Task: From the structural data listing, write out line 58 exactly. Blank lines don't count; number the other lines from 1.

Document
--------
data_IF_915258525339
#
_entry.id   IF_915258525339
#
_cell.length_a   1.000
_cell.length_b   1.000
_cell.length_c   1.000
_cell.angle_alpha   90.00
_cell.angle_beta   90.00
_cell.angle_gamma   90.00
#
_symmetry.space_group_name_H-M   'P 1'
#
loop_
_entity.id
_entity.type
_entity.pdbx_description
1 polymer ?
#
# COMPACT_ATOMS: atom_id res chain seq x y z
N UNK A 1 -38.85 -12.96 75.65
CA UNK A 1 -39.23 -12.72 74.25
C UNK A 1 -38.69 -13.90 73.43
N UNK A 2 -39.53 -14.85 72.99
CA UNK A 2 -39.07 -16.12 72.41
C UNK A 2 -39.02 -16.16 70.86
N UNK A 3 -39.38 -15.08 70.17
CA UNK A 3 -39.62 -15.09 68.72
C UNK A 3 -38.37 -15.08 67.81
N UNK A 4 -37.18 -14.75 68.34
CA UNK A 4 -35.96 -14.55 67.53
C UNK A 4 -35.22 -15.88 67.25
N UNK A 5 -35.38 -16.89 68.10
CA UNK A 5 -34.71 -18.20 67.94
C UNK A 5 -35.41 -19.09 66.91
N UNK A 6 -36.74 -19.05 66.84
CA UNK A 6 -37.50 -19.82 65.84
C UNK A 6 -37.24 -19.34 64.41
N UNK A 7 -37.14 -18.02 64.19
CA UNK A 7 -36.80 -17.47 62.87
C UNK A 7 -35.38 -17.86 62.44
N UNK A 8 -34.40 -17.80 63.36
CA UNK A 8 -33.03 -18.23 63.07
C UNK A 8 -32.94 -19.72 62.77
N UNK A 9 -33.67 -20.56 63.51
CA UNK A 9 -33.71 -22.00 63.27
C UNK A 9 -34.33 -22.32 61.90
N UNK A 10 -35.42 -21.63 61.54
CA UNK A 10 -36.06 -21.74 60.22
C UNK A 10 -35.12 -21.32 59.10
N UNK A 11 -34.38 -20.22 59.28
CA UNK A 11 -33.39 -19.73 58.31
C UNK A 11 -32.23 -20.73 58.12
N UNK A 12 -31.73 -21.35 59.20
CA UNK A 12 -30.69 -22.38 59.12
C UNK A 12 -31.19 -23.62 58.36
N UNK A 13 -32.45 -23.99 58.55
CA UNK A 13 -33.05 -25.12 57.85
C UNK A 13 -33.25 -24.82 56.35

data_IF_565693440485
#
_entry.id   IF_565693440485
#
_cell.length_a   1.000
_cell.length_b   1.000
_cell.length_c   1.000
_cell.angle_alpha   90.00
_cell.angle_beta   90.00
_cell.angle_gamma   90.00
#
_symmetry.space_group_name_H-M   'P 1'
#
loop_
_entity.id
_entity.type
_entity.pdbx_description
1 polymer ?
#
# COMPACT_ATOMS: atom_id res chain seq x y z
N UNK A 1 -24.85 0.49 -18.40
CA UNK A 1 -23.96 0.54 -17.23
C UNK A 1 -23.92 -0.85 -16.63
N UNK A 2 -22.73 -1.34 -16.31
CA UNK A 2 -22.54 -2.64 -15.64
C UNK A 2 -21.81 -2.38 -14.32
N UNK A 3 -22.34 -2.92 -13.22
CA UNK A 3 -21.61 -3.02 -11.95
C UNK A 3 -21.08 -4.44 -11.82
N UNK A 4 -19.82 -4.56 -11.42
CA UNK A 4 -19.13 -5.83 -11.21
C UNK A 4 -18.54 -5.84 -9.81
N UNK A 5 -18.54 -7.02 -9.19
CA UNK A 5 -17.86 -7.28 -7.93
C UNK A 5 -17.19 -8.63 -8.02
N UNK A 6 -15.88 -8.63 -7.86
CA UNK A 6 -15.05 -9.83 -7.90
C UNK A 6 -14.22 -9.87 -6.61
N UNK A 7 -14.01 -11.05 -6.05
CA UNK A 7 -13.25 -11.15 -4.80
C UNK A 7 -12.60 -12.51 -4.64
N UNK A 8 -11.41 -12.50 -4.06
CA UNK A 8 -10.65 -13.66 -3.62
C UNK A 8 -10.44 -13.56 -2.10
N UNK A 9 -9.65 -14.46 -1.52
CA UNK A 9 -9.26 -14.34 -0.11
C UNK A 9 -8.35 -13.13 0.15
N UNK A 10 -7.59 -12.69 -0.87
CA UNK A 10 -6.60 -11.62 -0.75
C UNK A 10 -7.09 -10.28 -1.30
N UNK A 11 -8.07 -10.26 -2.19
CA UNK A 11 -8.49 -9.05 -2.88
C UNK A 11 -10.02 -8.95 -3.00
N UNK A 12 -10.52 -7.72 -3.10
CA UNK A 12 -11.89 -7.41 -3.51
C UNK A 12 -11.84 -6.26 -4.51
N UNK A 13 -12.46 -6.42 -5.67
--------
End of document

CA UNK A 13 -33.05 -25.12 57.85